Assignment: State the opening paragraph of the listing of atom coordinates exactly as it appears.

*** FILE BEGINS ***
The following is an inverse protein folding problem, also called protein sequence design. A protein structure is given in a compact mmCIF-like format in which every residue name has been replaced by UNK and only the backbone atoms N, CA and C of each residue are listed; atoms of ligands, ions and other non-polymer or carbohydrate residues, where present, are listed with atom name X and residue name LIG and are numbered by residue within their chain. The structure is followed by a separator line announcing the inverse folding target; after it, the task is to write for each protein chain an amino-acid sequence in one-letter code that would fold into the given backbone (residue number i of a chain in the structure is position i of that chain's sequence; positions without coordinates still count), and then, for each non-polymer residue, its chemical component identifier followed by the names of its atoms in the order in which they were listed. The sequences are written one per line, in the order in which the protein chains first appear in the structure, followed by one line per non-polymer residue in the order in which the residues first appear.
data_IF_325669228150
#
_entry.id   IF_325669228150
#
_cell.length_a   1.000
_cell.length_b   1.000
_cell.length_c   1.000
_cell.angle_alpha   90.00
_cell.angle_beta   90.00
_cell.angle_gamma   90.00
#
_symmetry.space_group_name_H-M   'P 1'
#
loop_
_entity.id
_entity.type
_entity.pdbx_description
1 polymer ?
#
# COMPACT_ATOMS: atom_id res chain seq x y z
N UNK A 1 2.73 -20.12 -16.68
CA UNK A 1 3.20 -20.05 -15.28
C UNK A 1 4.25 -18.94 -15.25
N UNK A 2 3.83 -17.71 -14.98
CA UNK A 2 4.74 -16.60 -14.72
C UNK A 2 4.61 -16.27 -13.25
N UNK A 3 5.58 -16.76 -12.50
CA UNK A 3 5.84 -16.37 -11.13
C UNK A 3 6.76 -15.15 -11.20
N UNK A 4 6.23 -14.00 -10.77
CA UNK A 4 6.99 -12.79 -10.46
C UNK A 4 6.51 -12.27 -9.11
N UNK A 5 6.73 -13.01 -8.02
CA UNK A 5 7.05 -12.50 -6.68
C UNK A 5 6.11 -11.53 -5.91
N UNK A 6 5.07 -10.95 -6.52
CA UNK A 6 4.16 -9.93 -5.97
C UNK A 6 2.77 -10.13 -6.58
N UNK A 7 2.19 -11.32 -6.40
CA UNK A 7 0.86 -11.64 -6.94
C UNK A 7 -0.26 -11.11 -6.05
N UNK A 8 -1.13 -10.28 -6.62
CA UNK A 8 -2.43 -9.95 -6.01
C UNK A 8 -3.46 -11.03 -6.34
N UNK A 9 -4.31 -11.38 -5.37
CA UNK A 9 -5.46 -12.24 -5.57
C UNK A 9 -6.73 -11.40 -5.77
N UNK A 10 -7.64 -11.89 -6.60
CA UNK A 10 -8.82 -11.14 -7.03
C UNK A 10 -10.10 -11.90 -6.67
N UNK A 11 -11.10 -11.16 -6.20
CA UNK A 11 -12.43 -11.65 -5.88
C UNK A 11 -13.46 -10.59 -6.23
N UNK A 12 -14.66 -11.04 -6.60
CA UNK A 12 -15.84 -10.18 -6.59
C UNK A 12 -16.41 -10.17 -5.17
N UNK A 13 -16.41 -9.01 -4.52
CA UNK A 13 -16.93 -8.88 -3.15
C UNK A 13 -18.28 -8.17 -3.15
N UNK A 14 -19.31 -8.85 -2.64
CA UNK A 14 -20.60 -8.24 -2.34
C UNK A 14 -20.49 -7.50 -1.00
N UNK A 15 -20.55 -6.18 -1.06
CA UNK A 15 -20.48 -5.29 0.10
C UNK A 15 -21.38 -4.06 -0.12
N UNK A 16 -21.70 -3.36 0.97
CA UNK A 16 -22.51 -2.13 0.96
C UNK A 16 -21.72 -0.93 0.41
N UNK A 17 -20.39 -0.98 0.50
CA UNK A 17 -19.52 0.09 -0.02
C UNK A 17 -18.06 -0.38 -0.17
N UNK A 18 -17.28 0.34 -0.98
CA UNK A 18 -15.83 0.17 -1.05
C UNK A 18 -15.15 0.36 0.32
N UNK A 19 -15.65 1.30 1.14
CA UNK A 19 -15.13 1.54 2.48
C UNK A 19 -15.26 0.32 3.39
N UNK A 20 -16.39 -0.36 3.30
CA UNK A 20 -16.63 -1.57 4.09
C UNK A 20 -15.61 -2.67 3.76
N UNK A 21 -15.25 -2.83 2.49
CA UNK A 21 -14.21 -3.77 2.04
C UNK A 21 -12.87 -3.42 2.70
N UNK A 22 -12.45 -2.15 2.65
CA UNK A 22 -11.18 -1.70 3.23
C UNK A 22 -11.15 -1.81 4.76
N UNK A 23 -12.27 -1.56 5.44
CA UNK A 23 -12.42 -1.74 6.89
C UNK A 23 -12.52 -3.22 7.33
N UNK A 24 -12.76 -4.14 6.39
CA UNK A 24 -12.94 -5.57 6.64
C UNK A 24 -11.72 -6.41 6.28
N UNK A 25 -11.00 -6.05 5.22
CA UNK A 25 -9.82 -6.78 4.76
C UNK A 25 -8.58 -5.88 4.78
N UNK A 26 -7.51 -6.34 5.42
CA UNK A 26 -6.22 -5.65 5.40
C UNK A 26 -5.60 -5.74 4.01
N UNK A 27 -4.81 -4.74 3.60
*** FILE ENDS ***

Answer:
The following is an inverse protein folding problem, also called protein sequence design. A protein structure is given in a compact mmCIF-like format in which every residue name has been replaced by UNK and only the backbone atoms N, CA and C of each residue are listed; atoms of ligands, ions and other non-polymer or carbohydrate residues, where present, are listed with atom name X and residue name LIG and are numbered by residue within their chain. The structure is followed by a separator line announcing the inverse folding target; after it, the task is to write for each protein chain an amino-acid sequence in one-letter code that would fold into the given backbone (residue number i of a chain in the structure is position i of that chain's sequence; positions without coordinates still count), and then, for each non-polymer residue, its chemical component identifier followed by the names of its atoms in the order in which they were listed. The sequences are written one per line, in the order in which the protein chains first appear in the structure, followed by one line per non-polymer residue in the order in which the residues first appear.